Being a scientist is hard work. This is something that most people know. However, marine biology has always had an aura of glamour that I assume comes from the fact that we spend a lot of time outside, doing nothing more than swimming and playing with animals, or so the general public assumes. I tend to dismiss these assumptions rather quickly, to distance myself from the slight flakiness that it implies. Swimming with dolphins? Never done it, although I’ve surveyed them from a boat. Diving with sharks? Done it, but the shark was rather far away and not very interested in us. In the interest of making my research sound more serious, I think I occasionally highlight the rougher times and downplay the fact that spending your days outside swimming, while simultaneously accomplishing something, is indeed very pleasant.

One particular day this summer stands out as one where everything just felt perfect. It’s odd, because it was not an outwardly perfect day. The skies were gray, and the water started out a bit choppy in the morning. I was doing my usual surveying routine of snorkeling from site to site, and nothing of note was occurring. What made it so wonderful was a series of sensory experiences that made me realize how much I enjoy what I do.

I was snorkeling along the edge of the marsh when it began to rain. When you’re at the surface of the water it almost rains twice—the drops hit the water and splash upwards, so there are drops of fresh water and salt water intermingling at the air/water interface. The fresh water runs down your face, and although it wouldn’t otherwise taste like anything at all, the absence of salt on your lips makes the mundane tastes foreign. Everything is dripping, and each drop has a different salinity, it seems.

The site I needed to reach was through a narrow channel in the salt marsh. While I examined the maps to determine which of the many creeks emptying into the main water body was the one I wanted, I perched on a lump of peat. Salt marshes are built by years of organic matter piling up, forming a spongy matrix. This supports more grass living on the surface, and after years of dead grasses stacking and water eroding, the marsh forms finely layered cliffs many meters in height. I was sitting on the edge of one of these. The marsh itself was not visible, so it was as if I had been sitting on the surface of the water itself. My colleagues and I chose the best candidate for a creek that continued to the other side, and they left in the boat to meet me around the backside of the marsh island because the boat wouldn’t fit through. I swam up between narrow walls of mud, and the water slowly shallowed. It continued to get shallower until I was fruitlessly attempting to swim in a foot or so of turbid water, crawling over the mud and reenacting the awkward paddling of a primordial creature attempting to move landward. The wonderful thing about this was that the mud was unbelievably smooth and slippery, so I could pull myself forward with my hands and slide. Reach, pull, and slide. Maybe it will get deeper, I told myself. It really didn’t. So, I turned around, and slid out of the creek as if it were a natural Slip-n-Slide.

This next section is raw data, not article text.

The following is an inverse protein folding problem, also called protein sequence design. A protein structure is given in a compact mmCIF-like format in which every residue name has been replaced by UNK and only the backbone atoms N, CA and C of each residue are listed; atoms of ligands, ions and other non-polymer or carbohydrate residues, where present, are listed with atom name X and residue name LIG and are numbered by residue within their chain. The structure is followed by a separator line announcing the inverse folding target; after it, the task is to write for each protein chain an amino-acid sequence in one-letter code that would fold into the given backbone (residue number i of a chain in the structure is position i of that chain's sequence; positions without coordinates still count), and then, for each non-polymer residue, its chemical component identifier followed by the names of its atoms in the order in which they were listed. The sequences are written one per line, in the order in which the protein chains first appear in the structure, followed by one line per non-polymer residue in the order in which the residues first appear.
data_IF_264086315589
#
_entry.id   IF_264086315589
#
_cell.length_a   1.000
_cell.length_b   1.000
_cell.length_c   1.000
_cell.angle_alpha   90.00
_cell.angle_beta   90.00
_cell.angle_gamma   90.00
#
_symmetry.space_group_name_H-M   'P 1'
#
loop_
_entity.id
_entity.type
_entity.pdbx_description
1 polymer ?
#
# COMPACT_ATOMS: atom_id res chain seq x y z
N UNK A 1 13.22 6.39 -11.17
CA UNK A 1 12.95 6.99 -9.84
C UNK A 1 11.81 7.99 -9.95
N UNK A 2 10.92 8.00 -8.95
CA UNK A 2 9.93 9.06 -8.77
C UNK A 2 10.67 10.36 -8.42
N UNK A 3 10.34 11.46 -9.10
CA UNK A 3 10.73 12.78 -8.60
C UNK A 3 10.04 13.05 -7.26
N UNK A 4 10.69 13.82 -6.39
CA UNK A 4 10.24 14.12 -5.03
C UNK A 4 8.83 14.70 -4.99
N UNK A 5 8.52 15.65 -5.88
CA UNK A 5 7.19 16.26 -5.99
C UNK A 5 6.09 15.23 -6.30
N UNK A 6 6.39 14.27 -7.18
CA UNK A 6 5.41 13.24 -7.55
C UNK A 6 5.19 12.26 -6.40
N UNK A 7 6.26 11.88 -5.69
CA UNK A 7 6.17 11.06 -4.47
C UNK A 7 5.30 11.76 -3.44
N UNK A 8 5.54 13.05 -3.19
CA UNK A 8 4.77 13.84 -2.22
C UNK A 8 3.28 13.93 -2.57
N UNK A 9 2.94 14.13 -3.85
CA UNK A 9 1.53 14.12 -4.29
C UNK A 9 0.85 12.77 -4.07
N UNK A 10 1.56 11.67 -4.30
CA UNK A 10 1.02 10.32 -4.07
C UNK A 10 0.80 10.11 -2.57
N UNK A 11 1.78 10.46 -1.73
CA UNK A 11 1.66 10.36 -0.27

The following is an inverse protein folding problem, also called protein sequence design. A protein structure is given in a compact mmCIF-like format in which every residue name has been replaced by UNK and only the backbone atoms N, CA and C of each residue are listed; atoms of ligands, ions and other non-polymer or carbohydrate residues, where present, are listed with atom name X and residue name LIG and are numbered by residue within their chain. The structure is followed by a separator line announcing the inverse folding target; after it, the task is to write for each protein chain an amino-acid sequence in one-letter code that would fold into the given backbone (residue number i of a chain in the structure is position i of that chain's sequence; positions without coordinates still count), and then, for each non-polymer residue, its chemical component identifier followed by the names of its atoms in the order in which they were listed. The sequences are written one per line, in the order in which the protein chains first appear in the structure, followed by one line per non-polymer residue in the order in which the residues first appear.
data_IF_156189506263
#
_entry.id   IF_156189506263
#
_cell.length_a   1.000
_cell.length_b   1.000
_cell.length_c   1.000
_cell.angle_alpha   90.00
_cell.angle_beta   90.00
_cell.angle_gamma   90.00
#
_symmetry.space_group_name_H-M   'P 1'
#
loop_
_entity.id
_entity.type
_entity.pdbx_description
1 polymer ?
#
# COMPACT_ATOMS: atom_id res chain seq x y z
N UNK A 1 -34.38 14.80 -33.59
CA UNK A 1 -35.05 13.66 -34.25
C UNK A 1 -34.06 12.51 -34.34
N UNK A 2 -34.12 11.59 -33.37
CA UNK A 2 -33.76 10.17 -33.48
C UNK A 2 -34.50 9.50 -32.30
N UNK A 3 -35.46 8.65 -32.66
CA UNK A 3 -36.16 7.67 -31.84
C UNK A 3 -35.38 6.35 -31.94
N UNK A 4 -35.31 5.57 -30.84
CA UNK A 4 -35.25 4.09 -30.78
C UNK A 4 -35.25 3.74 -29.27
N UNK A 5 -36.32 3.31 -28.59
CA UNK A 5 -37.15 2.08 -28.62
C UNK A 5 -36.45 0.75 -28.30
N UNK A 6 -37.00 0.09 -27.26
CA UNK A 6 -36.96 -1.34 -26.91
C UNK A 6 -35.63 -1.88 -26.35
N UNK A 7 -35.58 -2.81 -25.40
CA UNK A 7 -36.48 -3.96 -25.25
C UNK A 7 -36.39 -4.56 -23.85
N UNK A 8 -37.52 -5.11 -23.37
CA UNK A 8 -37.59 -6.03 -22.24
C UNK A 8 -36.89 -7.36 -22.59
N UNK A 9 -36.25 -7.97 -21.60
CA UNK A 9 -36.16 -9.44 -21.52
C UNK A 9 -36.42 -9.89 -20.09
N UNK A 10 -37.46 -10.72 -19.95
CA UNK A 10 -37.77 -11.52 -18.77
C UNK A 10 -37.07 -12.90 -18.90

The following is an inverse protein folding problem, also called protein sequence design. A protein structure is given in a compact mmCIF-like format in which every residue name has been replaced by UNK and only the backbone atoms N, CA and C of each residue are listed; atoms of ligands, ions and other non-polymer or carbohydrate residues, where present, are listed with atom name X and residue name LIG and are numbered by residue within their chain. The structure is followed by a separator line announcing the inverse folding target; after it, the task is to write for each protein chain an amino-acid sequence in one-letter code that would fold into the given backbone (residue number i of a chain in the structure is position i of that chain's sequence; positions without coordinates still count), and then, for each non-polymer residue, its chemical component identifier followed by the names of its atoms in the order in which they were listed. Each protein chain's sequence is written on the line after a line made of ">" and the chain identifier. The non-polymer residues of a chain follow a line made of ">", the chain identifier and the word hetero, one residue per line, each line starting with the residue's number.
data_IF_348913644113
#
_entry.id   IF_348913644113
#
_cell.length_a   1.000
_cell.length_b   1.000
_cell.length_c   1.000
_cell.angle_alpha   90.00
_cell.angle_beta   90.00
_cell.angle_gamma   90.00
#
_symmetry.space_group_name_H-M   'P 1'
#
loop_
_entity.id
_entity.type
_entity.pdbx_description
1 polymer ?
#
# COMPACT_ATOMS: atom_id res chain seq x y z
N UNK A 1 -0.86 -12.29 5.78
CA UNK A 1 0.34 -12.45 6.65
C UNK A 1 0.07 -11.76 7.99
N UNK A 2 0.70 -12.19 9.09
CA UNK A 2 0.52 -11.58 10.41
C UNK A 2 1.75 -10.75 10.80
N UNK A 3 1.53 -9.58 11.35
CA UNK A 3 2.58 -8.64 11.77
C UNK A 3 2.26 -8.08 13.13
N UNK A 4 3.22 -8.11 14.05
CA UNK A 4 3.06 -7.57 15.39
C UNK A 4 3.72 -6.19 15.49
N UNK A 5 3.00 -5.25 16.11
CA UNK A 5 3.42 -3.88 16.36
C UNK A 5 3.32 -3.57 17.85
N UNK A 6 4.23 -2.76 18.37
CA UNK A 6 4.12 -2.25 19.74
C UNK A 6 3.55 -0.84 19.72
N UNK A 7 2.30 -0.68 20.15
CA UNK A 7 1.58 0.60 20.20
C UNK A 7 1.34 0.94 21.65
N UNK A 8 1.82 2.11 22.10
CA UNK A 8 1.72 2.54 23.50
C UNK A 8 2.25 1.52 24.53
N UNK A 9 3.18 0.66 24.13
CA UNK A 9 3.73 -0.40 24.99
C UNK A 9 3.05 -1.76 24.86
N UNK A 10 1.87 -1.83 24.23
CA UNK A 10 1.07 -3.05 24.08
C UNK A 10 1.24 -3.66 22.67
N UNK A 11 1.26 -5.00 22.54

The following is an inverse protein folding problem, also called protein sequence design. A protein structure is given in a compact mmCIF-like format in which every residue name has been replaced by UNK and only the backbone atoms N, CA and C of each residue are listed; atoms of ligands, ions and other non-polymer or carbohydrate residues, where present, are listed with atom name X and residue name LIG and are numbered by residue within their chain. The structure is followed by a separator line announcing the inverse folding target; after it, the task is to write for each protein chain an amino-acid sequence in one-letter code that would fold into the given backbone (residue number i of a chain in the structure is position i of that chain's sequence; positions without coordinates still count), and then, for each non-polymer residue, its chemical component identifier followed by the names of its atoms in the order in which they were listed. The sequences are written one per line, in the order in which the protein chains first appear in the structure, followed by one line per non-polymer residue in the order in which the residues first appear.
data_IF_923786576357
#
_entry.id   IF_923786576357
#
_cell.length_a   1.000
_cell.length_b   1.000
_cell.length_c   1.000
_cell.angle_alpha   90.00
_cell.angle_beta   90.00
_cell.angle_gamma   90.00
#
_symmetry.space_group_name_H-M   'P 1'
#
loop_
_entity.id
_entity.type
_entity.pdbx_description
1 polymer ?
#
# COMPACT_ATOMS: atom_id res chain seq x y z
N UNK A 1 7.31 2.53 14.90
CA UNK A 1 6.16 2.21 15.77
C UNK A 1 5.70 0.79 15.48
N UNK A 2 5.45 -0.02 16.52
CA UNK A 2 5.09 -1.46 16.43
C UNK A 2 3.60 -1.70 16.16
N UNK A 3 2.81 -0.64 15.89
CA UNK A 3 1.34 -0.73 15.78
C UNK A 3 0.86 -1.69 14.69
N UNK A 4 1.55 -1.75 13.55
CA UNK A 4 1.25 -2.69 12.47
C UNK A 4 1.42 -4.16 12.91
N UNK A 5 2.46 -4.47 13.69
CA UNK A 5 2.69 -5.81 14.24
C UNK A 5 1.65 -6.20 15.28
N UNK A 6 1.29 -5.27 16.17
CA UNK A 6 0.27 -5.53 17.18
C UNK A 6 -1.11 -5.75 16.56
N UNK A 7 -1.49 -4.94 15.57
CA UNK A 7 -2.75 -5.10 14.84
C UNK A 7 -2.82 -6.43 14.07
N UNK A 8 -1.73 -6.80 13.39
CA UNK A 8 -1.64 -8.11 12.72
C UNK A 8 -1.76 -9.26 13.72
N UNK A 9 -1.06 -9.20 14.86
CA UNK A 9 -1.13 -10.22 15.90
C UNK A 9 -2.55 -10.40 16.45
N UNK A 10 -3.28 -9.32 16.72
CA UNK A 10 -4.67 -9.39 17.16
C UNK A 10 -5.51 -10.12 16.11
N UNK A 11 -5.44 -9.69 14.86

I guessed that the next creek over might be the one I wanted, as it seemed deeper and wider. The walls were still narrow, but the bottom was carved out by continuous water flow and was easily navigated. There were crabs scuttling along the edges of the marsh, picking at the mud now and then. Above the water, raindrops were clinging to the marsh grass, refracting and magnifying brilliant greens and yellows. The water in the creek was warmer than in the harbor because it was heated by the sun, but along the edges there were cold trickles from within the marsh that swirled across my legs as I kicked past. I did reach the other side, but it wouldn’t have mattered anyway. I was enjoying myself too much.